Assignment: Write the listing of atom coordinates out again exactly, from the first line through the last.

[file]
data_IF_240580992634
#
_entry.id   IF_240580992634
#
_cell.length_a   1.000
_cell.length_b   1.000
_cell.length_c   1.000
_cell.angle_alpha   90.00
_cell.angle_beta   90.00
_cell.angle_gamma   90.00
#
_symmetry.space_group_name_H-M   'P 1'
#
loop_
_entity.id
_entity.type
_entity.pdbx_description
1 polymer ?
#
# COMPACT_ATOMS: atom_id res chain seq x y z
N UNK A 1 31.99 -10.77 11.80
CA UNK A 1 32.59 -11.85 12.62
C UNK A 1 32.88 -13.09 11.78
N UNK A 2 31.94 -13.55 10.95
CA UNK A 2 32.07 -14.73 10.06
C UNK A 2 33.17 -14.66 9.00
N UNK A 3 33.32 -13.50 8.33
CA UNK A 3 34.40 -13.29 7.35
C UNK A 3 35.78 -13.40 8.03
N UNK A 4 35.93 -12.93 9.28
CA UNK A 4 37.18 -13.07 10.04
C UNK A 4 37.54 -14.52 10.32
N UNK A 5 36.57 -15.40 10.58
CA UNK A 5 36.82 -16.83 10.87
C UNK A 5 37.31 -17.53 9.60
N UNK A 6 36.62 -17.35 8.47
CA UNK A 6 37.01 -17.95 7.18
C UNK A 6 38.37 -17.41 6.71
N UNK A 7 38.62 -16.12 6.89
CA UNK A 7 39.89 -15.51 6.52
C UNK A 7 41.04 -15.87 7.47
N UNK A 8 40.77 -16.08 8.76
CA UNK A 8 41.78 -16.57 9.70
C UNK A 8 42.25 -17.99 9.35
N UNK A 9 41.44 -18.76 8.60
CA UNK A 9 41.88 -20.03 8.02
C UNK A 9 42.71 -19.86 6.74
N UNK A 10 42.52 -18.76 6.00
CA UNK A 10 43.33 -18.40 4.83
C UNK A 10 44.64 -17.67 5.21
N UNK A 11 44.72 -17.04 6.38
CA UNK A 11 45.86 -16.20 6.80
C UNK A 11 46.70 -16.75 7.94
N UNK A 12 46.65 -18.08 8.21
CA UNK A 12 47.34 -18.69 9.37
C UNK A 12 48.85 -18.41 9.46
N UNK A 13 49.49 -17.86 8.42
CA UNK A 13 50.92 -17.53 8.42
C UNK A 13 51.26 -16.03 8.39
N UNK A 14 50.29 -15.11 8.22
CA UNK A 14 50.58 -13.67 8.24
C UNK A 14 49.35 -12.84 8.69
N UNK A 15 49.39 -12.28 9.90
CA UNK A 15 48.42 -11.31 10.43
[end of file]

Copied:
data_IF_240580992634
#
_entry.id   IF_240580992634
#
_cell.length_a   1.000
_cell.length_b   1.000
_cell.length_c   1.000
_cell.angle_alpha   90.00
_cell.angle_beta   90.00
_cell.angle_gamma   90.00
#
_symmetry.space_group_name_H-M   'P 1'
#
loop_
_entity.id
_entity.type
_entity.pdbx_description
1 polymer ?
#
# COMPACT_ATOMS: atom_id res chain seq x y z
N UNK A 1 31.99 -10.77 11.80
CA UNK A 1 32.59 -11.85 12.62
C UNK A 1 32.88 -13.09 11.78
N UNK A 2 31.94 -13.55 10.95
CA UNK A 2 32.07 -14.73 10.06
C UNK A 2 33.17 -14.66 9.00
N UNK A 3 33.32 -13.50 8.33
CA UNK A 3 34.40 -13.29 7.35
C UNK A 3 35.78 -13.40 8.03
N UNK A 4 35.93 -12.93 9.28
CA UNK A 4 37.18 -13.07 10.04
C UNK A 4 37.54 -14.52 10.32
N UNK A 5 36.57 -15.40 10.58
CA UNK A 5 36.82 -16.83 10.87
C UNK A 5 37.31 -17.53 9.60
N UNK A 6 36.62 -17.35 8.47
CA UNK A 6 37.01 -17.95 7.18
C UNK A 6 38.37 -17.41 6.71
N UNK A 7 38.62 -16.12 6.89
CA UNK A 7 39.89 -15.51 6.52
C UNK A 7 41.04 -15.87 7.47
N UNK A 8 40.77 -16.08 8.76
CA UNK A 8 41.78 -16.57 9.70
C UNK A 8 42.25 -17.99 9.35
N UNK A 9 41.44 -18.76 8.60
CA UNK A 9 41.88 -20.03 8.02
C UNK A 9 42.71 -19.86 6.74
N UNK A 10 42.52 -18.76 6.00
CA UNK A 10 43.33 -18.40 4.83
C UNK A 10 44.64 -17.67 5.21
N UNK A 11 44.72 -17.04 6.38
CA UNK A 11 45.86 -16.20 6.80
C UNK A 11 46.70 -16.75 7.94
N UNK A 12 46.65 -18.08 8.21
CA UNK A 12 47.34 -18.69 9.37
C UNK A 12 48.85 -18.41 9.46
N UNK A 13 49.49 -17.86 8.42
CA UNK A 13 50.92 -17.53 8.42
C UNK A 13 51.26 -16.03 8.39
N UNK A 14 50.29 -15.11 8.22
CA UNK A 14 50.58 -13.67 8.24
C UNK A 14 49.35 -12.84 8.69
N UNK A 15 49.39 -12.28 9.90
CA UNK A 15 48.42 -11.31 10.43